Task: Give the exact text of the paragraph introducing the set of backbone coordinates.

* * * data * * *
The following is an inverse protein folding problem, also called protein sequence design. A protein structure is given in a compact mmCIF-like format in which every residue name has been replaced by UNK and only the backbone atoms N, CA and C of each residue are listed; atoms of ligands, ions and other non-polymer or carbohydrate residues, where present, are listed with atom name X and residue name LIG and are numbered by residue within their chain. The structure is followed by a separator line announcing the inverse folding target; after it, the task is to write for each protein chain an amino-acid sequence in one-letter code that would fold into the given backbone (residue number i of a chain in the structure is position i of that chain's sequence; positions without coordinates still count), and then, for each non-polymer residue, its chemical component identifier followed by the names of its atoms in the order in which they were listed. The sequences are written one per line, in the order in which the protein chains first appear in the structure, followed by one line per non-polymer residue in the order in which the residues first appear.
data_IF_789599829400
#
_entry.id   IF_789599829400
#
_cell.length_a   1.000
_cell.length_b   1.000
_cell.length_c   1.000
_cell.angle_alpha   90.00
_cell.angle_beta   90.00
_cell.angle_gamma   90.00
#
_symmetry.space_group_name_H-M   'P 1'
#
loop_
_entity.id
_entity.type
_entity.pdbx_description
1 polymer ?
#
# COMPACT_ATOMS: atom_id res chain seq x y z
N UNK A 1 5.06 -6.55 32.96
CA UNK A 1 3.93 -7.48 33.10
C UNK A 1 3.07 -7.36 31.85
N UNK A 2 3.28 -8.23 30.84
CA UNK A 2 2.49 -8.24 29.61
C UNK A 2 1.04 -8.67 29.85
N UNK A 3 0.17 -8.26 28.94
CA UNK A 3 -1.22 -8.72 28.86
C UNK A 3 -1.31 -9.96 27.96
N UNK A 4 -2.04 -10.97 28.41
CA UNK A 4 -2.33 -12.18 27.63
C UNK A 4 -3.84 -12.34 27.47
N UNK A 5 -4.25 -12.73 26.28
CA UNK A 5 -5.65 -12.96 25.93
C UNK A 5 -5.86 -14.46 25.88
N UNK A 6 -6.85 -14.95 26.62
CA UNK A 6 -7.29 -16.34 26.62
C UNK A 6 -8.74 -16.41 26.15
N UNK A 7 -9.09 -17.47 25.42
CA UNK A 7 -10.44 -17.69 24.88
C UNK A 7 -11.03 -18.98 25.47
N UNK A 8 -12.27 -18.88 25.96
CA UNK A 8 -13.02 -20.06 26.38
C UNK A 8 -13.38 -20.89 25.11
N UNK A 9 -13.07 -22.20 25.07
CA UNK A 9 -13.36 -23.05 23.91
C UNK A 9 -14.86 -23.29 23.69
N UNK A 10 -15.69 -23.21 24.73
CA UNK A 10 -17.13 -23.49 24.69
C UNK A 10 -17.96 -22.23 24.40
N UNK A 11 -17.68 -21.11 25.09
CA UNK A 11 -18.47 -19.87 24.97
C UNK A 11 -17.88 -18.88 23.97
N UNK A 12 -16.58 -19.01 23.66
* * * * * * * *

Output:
The following is an inverse protein folding problem, also called protein sequence design. A protein structure is given in a compact mmCIF-like format in which every residue name has been replaced by UNK and only the backbone atoms N, CA and C of each residue are listed; atoms of ligands, ions and other non-polymer or carbohydrate residues, where present, are listed with atom name X and residue name LIG and are numbered by residue within their chain. The structure is followed by a separator line announcing the inverse folding target; after it, the task is to write for each protein chain an amino-acid sequence in one-letter code that would fold into the given backbone (residue number i of a chain in the structure is position i of that chain's sequence; positions without coordinates still count), and then, for each non-polymer residue, its chemical component identifier followed by the names of its atoms in the order in which they were listed. The sequences are written one per line, in the order in which the protein chains first appear in the structure, followed by one line per non-polymer residue in the order in which the residues first appear.